Water Pressure drops when using any major water

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Symth

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My family moved into a new house 6 months ago. Our water pressure varies between good to low (compared to consistent city water) but when using any major appliance (dishwasher, laundry, shower, garden hose) the water slows to nothing at any other faucet. I've read through lots of other similar questions here and I'm guessing I need to change the pressure on my pump or put in a new pump but would love some advice on what I should try.

We've got a rain gutter fed water cistern next to the house with a 1/2HP Water Ace RTS5 shallow well pump
This goes to a 20gal pressure tank, then whole house Aquasana Rhino water filter with UV

The pump cycles normally and everything seems to be operating correctly, we just don't have enough pressure to do 2 things at once.

Is this normal for a cistern/pump or is there something I can do?
My pump says it can be adjusted to a higher pressure. My system doesn't have a gauge built in so I have not checked this yet but knowing the previous owners, I would speculate that my pump is set at the default pressure. If I'm adjusting it, what should I aim for?
Do I need a bigger pump or a bigger pressure tank?
Is there something else I should try?

Thanks!
 

Valveman

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Default is 30/50. Specs say that pump has a max pressure of 65 PSI, so you could turn it up to 40/60. However, the higher pressure the less volume the pump will produce. At 60 PSI it won't produce enough to run a 3 GPM shower. A larger tank just makes the pressure stay on the low side for longer.

It is your water system. You can have as much pressure and volume as you want, you just have to make it happen. You will lose about 10 PSI going through the filters, even when they are clean. A 2 story house will lose another 10 PSI going to the upper floor. This requires starting with 20 PSI more than you need. Letting the pump cycle on and off, even at 50/70, means seeing varying pressure, which on the upper floor would be constantly changing between 30 and 50.

Using a larger pump and making it supply 60 PSI constant pressure, would deliver strong pressure, even on the upper floor. A 50/70 switch would make it possible to set the Cycle Stop Valve to hold a strong constant 60 PSI. A larger HP pump would allow the CSV to maintain 60 PSI even when the volume increased like when using several showers at the same time. With something like a J15S pump and a PK1A10 you would no longer even need soap in the shower. Lol!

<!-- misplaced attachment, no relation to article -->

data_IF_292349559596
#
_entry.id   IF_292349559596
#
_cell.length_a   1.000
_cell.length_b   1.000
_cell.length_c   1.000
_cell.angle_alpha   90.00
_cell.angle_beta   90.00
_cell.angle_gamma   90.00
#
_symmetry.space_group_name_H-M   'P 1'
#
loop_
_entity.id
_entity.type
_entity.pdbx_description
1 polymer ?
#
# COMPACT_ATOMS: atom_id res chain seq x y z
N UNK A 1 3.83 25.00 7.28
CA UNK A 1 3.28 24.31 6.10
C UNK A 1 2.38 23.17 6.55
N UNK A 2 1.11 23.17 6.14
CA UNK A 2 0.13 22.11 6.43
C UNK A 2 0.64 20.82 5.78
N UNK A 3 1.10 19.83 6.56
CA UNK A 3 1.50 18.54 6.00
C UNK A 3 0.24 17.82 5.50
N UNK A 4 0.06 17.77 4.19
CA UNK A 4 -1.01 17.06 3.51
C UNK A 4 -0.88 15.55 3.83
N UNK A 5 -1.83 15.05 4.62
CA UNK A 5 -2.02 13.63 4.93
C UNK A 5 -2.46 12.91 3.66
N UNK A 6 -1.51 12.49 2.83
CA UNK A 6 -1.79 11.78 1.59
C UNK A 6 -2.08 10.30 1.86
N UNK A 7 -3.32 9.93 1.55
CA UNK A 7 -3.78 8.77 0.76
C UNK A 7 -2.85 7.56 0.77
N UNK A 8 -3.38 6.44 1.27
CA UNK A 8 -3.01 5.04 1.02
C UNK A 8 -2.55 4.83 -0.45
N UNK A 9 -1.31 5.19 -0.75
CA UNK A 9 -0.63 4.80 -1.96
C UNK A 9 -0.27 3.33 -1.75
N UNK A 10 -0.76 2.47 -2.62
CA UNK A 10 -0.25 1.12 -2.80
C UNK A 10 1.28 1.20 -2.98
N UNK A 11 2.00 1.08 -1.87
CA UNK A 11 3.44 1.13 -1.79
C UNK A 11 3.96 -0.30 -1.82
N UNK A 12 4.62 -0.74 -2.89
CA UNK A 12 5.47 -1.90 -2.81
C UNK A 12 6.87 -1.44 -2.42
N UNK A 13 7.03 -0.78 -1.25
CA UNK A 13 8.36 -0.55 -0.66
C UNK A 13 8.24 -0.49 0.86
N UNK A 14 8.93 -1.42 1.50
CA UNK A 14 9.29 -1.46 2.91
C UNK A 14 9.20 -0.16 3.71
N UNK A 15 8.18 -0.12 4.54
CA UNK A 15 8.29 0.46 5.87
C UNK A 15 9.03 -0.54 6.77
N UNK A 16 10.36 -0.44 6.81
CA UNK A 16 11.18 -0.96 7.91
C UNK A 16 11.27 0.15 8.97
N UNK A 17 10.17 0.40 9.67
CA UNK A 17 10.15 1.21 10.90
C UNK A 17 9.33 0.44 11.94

Jet pump and PK1A.jpeg
 

Reach4

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I presume you have a drain valve near the connection to the pressure tank. You can attach a garden hose thread (often abbreviated GHT/GH) pressure gauge, and watch. You can also attach that gauge to a laundry tap or drain valve on the water heater. The point is, is the problem due to a pressure drop after the pump, or is the pump limiting you.

There is a good chance that the problem is mostly a partially clogged filter, or that the filter is so tight that it drops a lot of pressure when you put 5 gpm thru it. A UV treatment needs a 5 micron filter before it, so that the bugs cannot hide in the shadow of particles. That filter cartridge will need changing periodically.
 

Symth

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I presume you have a drain valve near the connection to the pressure tank. You can attach a garden hose thread (often abbreviated GHT/GH) pressure gauge, and watch. You can also attach that gauge to a laundry tap or drain valve on the water heater. The point is, is the problem due to a pressure drop after the pump, or is the pump limiting you.

There is a good chance that the problem is mostly a partially clogged filter, or that the filter is so tight that it drops a lot of pressure when you put 5 gpm thru it. A UV treatment needs a 5 micron filter before it, so that the bugs cannot hide in the shadow of particles. That filter cartridge will need changing periodically.
I'll throw a pressure gauge on this week and check. I do change the filters regularly but we have this issue regardless of where we are in the life cycle of the filters.

Thank you!
 

Symth